The problem with Fox News may not necessarily lie in the fact that it is a partisan news organization, but in the perception of its audience that they are receiving unbiased information.

Political commentary is inherently influenced by the political views of the commentator. Tucker Carlson, Bill O’Reilly, Sean Hannity, and Laura Ingraham present what they believe to be important news stories, and opine on them. This method is informative (or so we think) and undoubtedly entertaining.

This phenomenon occurs on both sides of the spectrum and leads to a kind of confirmation bias, where liberals watch liberal commentators, and conservatives watch conservative commentators, reinforcing what they already believed.

A 2014 survey conducted by the Pew Research Center concluded that Fox News viewers tend to be more ideological than those of CNN or MSNBC. 60 percent of Fox viewers describe themselves as conservative, 23 percent as moderate, and 10 percent as liberal.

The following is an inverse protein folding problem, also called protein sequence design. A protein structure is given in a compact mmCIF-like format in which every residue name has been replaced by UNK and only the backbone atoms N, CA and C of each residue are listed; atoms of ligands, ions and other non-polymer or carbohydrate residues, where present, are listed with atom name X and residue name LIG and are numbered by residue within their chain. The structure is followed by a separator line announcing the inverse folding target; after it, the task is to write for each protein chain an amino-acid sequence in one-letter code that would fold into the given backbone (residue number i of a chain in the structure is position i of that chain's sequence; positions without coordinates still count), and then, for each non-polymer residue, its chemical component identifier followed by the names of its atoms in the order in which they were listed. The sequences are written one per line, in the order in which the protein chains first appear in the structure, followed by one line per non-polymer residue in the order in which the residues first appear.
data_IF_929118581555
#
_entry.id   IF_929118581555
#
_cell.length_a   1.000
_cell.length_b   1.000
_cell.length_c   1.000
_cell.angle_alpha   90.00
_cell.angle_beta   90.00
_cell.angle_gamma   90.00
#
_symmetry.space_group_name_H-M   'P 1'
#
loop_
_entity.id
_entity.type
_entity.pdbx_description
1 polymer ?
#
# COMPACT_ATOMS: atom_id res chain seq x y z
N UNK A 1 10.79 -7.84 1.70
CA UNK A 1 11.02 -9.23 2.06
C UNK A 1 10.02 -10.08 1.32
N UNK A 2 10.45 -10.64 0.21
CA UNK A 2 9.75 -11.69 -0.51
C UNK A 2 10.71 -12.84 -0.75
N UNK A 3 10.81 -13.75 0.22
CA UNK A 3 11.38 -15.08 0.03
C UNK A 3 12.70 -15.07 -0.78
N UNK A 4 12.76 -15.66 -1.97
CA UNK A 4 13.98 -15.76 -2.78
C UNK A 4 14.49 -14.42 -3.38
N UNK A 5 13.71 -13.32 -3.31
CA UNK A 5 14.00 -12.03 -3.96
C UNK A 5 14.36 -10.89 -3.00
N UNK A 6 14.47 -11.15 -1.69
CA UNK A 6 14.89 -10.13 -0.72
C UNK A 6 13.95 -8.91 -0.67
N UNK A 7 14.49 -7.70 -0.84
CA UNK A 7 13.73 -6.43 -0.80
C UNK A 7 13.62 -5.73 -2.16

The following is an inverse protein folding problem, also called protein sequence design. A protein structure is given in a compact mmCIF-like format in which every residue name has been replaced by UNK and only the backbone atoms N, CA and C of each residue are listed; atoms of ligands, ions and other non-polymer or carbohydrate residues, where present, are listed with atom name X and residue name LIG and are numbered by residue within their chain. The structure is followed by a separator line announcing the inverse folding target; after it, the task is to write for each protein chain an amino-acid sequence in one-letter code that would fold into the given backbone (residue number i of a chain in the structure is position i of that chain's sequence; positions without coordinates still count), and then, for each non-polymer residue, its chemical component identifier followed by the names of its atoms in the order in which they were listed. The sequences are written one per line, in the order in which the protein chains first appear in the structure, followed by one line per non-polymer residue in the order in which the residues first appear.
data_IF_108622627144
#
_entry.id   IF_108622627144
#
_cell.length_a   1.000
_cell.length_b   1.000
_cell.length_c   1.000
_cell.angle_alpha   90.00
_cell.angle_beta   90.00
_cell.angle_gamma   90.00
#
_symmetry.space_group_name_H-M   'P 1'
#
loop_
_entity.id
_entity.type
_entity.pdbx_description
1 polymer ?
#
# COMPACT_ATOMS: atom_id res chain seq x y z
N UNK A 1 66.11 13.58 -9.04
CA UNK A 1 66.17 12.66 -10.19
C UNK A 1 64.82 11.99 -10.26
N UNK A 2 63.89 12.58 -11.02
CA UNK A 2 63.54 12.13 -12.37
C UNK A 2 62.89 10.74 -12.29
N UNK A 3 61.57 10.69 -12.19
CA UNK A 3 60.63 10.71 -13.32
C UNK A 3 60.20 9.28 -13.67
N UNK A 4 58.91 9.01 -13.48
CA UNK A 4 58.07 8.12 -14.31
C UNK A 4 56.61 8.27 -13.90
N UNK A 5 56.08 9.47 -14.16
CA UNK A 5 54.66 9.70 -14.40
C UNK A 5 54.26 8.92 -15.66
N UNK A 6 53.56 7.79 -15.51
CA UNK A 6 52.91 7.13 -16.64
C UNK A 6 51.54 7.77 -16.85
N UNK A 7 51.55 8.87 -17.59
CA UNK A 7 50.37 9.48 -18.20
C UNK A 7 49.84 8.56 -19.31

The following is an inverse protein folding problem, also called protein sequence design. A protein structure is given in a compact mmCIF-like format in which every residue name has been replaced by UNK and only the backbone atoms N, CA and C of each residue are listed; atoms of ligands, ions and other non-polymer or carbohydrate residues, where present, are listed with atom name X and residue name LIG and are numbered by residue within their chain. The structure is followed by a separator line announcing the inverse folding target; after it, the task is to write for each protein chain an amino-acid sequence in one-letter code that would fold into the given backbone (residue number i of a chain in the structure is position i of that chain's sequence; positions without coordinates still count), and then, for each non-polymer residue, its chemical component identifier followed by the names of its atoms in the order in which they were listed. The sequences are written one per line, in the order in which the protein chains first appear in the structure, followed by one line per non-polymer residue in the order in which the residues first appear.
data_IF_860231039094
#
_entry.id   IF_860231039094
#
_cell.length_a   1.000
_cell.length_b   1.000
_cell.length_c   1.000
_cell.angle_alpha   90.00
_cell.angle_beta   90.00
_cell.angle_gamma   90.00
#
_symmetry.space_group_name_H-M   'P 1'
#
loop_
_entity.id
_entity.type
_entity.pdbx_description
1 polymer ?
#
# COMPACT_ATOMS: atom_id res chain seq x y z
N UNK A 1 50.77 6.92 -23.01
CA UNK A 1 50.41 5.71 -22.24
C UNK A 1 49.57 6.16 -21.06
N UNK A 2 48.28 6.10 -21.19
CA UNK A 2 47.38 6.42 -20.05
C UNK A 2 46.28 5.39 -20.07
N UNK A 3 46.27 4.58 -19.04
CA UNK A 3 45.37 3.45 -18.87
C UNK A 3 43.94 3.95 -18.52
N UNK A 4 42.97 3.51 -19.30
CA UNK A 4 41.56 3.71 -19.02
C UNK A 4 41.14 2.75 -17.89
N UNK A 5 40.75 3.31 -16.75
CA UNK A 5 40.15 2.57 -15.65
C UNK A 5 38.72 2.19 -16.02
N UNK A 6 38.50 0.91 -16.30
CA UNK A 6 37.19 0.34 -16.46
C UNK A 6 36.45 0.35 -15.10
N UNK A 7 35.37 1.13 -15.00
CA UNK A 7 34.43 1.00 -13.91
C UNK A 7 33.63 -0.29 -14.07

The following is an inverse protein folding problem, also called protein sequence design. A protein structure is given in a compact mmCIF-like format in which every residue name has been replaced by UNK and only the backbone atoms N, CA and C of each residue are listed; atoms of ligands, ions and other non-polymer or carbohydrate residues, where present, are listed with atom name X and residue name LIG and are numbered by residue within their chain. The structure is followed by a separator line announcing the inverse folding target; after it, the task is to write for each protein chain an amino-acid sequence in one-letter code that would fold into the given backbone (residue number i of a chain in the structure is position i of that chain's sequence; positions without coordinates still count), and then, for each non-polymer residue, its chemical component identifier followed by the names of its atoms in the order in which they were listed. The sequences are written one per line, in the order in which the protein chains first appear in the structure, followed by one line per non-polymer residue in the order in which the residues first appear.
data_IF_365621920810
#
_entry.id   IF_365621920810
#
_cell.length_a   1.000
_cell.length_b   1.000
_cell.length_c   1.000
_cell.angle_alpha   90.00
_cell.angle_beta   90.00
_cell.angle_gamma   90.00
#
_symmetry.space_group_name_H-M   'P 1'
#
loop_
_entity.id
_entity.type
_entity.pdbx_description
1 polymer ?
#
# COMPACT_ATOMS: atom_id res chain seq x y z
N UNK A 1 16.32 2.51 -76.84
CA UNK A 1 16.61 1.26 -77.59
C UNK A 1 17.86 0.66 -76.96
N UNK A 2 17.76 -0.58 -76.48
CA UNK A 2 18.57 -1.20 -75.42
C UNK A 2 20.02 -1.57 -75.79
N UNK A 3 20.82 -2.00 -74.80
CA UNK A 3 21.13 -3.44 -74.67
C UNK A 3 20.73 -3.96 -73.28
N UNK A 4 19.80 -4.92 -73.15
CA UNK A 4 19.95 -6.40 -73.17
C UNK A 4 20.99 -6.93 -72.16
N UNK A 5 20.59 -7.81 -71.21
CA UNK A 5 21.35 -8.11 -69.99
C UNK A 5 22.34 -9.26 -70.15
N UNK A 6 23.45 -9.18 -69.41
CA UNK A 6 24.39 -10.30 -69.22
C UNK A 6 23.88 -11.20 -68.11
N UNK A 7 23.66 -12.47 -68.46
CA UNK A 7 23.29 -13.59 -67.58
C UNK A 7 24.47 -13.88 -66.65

CNN viewers were identified as 32 percent conservative, 30 percent moderate, and 30 percent liberal.

Viewers of MSNBC—which is commonly criticized for having a strong left-winged bias—were 32 percent conservative, 23 percent moderate, and 36 percent liberal.

I can speculate that these percentages have changed since the last election cycle and that the viewerships of Fox, CNN and MSNBC have become increasingly polarized. Fox News Channel has been the most watched news channel in the country for more than 16 years. So, they’re doing something right. After all, they did sway my dad.

Fox’s success likely has a lot to do with how painfully entertaining it is. Although I could not disagree more with people like Sean Hannity, he’s an animated, almost caricaturesque man. He’s convincing and straightforward. In our increasingly progressive and liberal world, Fox News provides a safe haven, a bubble for those who refuse to catch up.